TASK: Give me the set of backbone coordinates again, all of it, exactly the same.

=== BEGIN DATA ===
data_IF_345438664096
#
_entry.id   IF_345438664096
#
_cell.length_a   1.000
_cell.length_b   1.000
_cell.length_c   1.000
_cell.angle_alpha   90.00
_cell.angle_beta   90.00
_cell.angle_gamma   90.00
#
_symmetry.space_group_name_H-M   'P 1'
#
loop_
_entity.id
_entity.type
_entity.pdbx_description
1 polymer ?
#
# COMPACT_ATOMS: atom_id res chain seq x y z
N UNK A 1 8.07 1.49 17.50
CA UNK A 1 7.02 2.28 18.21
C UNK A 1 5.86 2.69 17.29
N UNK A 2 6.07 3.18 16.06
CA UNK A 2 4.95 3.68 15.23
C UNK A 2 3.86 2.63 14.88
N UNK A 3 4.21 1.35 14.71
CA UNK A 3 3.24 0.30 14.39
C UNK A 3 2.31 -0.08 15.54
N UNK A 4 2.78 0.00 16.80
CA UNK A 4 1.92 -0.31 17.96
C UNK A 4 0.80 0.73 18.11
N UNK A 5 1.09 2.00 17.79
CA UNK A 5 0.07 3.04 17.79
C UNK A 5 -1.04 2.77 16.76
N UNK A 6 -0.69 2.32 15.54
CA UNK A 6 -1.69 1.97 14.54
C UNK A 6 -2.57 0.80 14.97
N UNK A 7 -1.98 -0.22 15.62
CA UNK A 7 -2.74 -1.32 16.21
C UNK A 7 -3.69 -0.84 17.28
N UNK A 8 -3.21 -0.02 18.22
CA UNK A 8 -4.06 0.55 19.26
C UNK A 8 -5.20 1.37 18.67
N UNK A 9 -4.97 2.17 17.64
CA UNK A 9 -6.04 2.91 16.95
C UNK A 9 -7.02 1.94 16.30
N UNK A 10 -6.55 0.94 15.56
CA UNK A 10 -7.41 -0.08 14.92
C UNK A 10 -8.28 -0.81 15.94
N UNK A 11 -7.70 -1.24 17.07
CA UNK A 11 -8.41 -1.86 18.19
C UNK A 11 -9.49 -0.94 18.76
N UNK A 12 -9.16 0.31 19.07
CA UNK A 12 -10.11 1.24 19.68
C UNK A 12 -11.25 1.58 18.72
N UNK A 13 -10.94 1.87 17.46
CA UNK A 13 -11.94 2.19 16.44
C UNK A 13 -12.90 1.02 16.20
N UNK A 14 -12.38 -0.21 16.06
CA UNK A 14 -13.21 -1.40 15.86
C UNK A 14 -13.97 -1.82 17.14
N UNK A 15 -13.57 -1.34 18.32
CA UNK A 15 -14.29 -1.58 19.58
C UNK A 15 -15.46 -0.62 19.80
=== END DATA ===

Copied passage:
data_IF_345438664096
#
_entry.id   IF_345438664096
#
_cell.length_a   1.000
_cell.length_b   1.000
_cell.length_c   1.000
_cell.angle_alpha   90.00
_cell.angle_beta   90.00
_cell.angle_gamma   90.00
#
_symmetry.space_group_name_H-M   'P 1'
#
loop_
_entity.id
_entity.type
_entity.pdbx_description
1 polymer ?
#
# COMPACT_ATOMS: atom_id res chain seq x y z
N UNK A 1 8.07 1.49 17.50
CA UNK A 1 7.02 2.28 18.21
C UNK A 1 5.86 2.69 17.29
N UNK A 2 6.07 3.18 16.06
CA UNK A 2 4.95 3.68 15.23
C UNK A 2 3.86 2.63 14.88
N UNK A 3 4.21 1.35 14.71
CA UNK A 3 3.24 0.30 14.39
C UNK A 3 2.31 -0.08 15.54
N UNK A 4 2.78 0.00 16.80
CA UNK A 4 1.92 -0.31 17.96
C UNK A 4 0.80 0.73 18.11
N UNK A 5 1.09 2.00 17.79
CA UNK A 5 0.07 3.04 17.79
C UNK A 5 -1.04 2.77 16.76
N UNK A 6 -0.69 2.32 15.54
CA UNK A 6 -1.69 1.97 14.54
C UNK A 6 -2.57 0.80 14.97
N UNK A 7 -1.98 -0.22 15.62
CA UNK A 7 -2.74 -1.32 16.21
C UNK A 7 -3.69 -0.84 17.28
N UNK A 8 -3.21 -0.02 18.22
CA UNK A 8 -4.06 0.55 19.26
C UNK A 8 -5.20 1.37 18.67
N UNK A 9 -4.97 2.17 17.64
CA UNK A 9 -6.04 2.91 16.95
C UNK A 9 -7.02 1.94 16.30
N UNK A 10 -6.55 0.94 15.56
CA UNK A 10 -7.41 -0.08 14.92
C UNK A 10 -8.28 -0.81 15.94
N UNK A 11 -7.70 -1.24 17.07
CA UNK A 11 -8.41 -1.86 18.19
C UNK A 11 -9.49 -0.94 18.76
N UNK A 12 -9.16 0.31 19.07
CA UNK A 12 -10.11 1.24 19.68
C UNK A 12 -11.25 1.58 18.72
N UNK A 13 -10.94 1.87 17.46
CA UNK A 13 -11.94 2.19 16.44
C UNK A 13 -12.90 1.02 16.20
N UNK A 14 -12.38 -0.21 16.06
CA UNK A 14 -13.21 -1.40 15.86
C UNK A 14 -13.97 -1.82 17.14
N UNK A 15 -13.57 -1.34 18.32
CA UNK A 15 -14.29 -1.58 19.58
C UNK A 15 -15.46 -0.62 19.80